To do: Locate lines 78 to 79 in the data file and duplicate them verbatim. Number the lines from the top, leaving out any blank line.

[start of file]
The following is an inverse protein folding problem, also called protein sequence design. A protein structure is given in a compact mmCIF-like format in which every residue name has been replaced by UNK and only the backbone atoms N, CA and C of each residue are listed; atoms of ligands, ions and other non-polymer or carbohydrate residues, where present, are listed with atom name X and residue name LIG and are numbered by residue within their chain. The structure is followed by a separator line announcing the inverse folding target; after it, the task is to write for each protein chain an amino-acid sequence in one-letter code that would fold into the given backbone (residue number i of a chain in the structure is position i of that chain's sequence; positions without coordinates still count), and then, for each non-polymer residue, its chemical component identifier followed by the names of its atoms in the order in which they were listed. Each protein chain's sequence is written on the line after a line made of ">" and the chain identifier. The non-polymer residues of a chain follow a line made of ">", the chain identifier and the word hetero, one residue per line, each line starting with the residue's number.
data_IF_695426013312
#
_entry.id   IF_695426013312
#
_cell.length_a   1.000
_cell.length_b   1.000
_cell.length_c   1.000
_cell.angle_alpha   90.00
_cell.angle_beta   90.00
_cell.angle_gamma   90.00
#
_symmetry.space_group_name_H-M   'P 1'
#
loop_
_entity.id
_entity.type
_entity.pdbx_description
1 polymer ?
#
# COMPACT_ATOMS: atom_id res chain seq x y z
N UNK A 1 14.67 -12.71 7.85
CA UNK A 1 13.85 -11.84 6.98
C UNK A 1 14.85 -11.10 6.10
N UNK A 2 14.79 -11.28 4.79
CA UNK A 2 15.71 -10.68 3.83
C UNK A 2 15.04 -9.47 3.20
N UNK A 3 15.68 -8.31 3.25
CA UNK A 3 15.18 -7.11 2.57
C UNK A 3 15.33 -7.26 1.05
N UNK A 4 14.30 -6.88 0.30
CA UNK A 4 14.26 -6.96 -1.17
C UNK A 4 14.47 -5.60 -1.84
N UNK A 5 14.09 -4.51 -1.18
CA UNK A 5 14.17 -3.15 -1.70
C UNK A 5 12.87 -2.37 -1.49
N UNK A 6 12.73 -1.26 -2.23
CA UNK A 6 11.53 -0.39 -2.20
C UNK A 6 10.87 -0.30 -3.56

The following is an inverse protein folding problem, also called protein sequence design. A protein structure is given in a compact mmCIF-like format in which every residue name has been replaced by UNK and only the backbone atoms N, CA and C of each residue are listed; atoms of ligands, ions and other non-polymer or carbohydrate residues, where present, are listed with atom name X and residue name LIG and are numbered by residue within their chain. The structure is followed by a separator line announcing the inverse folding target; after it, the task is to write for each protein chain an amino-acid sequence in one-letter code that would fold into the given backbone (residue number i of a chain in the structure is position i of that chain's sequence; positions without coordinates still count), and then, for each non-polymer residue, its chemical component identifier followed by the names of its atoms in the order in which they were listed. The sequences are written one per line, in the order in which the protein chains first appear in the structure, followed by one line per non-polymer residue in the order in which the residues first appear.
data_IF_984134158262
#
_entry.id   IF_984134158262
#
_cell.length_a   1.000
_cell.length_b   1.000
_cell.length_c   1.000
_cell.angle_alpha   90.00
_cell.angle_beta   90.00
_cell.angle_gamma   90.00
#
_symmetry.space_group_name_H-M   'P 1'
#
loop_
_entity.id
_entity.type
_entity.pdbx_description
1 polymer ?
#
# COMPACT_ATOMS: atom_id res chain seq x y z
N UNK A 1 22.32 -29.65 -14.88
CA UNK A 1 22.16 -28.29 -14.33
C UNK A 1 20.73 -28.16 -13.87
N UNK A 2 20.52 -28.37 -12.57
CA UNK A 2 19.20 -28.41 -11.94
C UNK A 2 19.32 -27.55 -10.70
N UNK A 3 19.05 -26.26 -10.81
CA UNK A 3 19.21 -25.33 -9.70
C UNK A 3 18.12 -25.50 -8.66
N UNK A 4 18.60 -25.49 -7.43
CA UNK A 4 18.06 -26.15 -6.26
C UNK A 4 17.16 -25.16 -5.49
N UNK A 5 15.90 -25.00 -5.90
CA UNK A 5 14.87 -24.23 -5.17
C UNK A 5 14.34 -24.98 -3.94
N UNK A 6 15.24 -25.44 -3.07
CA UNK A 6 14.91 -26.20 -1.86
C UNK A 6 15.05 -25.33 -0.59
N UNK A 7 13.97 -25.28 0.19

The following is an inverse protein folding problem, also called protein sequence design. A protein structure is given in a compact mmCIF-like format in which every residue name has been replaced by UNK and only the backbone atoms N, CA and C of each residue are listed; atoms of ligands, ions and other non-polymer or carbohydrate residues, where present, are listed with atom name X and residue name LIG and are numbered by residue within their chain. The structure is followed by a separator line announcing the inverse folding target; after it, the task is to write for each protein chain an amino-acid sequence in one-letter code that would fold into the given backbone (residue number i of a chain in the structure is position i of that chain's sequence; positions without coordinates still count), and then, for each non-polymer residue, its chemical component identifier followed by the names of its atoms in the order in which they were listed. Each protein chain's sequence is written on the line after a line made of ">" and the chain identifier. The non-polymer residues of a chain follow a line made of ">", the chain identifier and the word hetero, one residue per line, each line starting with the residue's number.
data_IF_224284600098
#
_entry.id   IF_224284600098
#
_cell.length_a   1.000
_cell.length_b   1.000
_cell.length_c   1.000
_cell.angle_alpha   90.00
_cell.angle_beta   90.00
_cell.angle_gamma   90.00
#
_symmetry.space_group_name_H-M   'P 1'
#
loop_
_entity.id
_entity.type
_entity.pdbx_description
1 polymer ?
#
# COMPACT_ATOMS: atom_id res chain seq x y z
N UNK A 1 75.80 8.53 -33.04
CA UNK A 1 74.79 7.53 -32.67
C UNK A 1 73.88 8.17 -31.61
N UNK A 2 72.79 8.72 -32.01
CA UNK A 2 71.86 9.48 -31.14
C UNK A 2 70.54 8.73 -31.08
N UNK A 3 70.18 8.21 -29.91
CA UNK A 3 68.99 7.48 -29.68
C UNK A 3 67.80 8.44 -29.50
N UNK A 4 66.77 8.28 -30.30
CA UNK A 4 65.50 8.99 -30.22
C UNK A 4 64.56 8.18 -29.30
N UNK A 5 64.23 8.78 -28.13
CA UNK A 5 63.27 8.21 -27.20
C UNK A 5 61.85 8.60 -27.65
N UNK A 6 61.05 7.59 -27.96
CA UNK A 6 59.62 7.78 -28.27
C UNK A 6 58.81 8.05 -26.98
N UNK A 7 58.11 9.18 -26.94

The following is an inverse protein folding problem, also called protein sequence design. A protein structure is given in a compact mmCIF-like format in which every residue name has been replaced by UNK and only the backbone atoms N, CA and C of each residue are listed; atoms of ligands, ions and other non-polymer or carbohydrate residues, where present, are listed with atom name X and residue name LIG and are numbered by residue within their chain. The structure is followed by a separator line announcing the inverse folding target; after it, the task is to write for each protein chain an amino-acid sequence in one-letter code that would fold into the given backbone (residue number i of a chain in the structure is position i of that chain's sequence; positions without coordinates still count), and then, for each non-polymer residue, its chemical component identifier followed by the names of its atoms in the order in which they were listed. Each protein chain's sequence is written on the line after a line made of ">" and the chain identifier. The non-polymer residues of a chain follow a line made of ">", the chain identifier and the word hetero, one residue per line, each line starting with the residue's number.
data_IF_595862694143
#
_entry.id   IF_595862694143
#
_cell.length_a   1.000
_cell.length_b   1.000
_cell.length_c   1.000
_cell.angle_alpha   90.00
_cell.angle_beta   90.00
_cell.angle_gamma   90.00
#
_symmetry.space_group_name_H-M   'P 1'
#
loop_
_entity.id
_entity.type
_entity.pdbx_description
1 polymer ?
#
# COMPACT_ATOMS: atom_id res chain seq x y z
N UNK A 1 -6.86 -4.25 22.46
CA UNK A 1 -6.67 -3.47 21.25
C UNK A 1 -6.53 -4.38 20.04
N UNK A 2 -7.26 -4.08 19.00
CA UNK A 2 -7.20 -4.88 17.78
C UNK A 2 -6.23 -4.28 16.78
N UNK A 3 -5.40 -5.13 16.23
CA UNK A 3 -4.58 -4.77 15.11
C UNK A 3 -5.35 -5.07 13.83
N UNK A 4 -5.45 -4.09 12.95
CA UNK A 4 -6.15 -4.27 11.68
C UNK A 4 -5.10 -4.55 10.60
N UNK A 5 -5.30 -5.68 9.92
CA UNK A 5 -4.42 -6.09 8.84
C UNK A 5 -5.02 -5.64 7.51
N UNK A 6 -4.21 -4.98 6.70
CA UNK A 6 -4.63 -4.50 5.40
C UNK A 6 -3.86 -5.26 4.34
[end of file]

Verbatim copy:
C UNK A 6 15.05 -25.33 -0.59
N UNK A 7 13.97 -25.28 0.19